Pros And Cons Of The Progressive Era

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During the late 19th century, newly introduced methods of thinking and living swept across the households of Americans. These movements and their corresponding facets captivated millions of people, but in doing so, also created corruption and opposition that, many times, brought out countless negative and precarious situations. Advancements in technology, such as steel, electricity, and the telephone, connected more people than ever before. Industrialization and urbanization moved people closer to the cities but also created danger in many living and work places. Despite the positives that appealed to so many, there also existed the downsides, which largely began to appear in the Gilded Age of American politics. As time went by and new advancements…show more content…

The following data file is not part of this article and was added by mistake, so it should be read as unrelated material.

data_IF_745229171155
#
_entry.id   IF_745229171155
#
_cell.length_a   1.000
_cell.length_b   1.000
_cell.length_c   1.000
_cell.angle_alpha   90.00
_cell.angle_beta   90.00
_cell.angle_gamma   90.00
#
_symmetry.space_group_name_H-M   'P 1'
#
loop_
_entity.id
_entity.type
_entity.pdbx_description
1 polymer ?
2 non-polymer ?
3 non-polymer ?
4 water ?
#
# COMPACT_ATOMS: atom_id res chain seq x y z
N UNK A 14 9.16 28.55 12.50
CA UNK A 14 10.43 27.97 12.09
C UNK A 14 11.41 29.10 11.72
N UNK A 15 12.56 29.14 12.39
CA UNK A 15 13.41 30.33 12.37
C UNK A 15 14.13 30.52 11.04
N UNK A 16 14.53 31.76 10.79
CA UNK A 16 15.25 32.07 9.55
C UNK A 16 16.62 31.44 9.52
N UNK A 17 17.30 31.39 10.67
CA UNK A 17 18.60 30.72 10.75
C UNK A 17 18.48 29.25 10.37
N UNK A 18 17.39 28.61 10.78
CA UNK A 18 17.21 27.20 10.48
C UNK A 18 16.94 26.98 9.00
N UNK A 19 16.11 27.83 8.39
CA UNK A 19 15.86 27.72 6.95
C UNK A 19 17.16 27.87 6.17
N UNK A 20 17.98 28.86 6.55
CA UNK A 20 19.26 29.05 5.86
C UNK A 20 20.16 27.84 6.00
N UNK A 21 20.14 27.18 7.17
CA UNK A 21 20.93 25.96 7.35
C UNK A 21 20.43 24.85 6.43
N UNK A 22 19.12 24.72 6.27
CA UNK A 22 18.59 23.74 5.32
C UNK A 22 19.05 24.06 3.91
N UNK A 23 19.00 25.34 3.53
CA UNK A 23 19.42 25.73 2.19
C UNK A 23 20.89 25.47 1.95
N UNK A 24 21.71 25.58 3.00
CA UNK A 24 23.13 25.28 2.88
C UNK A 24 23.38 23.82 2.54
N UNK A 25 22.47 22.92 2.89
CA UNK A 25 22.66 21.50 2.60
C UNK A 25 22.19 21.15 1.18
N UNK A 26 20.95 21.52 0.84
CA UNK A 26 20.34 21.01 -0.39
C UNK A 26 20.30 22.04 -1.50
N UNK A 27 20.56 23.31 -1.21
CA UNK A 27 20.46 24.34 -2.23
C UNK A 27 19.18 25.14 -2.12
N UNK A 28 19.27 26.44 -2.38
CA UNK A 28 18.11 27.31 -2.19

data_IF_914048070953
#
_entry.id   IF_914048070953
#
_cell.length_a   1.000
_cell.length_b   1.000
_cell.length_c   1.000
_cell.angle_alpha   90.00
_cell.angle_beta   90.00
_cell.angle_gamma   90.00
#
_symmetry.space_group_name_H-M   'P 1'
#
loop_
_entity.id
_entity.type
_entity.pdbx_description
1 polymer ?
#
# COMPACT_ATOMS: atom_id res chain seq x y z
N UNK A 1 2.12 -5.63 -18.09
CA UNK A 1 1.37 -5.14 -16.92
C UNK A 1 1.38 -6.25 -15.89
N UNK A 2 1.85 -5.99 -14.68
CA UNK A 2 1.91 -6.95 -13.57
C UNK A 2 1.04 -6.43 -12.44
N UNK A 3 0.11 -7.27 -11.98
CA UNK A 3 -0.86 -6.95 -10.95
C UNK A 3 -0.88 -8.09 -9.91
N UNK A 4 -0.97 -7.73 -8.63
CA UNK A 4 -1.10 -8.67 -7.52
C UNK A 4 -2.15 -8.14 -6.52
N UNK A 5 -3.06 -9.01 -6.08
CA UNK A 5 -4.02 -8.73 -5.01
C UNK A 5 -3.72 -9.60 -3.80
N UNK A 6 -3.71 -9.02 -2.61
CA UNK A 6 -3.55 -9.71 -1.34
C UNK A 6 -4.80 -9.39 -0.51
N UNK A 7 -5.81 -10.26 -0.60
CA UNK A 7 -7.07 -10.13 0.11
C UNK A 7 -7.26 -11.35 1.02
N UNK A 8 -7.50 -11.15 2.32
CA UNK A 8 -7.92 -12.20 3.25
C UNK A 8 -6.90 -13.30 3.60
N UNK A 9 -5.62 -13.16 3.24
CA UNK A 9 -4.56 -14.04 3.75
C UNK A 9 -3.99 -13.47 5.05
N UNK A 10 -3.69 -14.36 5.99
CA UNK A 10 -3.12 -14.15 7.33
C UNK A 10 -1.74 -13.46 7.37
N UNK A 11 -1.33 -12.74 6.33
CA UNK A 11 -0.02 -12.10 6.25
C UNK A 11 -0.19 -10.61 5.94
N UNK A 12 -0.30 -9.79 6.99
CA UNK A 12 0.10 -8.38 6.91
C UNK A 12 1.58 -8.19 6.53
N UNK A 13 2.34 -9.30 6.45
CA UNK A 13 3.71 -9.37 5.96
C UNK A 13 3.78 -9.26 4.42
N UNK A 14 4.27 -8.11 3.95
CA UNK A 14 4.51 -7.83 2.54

Big businesses, such as oil and railroad companies owned by John D. Rockefeller and J.P. Morgan, tended to dominate politics. Even businesses on smaller scales did very little to provide security for workers, which fueled the desire for reforms even more. The Triangle Shirtwaist Factory Fire of 1911 was a catastrophic event that proved a change was desperately needed, but when the owners were sentenced and merely fined, it only seemed to, once again, prove that the courts did not side with the victims. In response, more and more people, such as Rose Schneiderman, began to attempt to organize unions because of the lack of support from the government. Although the government did make attempts to stop monopolies and trusts, such as the Sherman Antitrust Act, the attempts were not strong enough to make any progress. However, during the Progressive Era, this began to change—President Roosevelt, known as the “trust buster”, became the first president to join sides with the workers in their plea for reform. Following the Coal Strike of 1902, Roosevelt himself became involved with the matter, and helped to create a compromise of the sorts that, ultimately, worked in favor of the unions’ demands. Not only did this change the little pay that workers received for working countless hours, a new image of Roosevelt had been projected across America—people began to look to Roosevelt as someone they could trust to help them. In addition to this, many muckraking journalists sought to expose corruption and act as a voice for the people that corporations tended to ignore. Upton Sinclair, a prime example, worked to expose the conditions of the meat industry, and his publication of The Jungle appalled countless Americans. Not only did the publication depict the harsh conditions that
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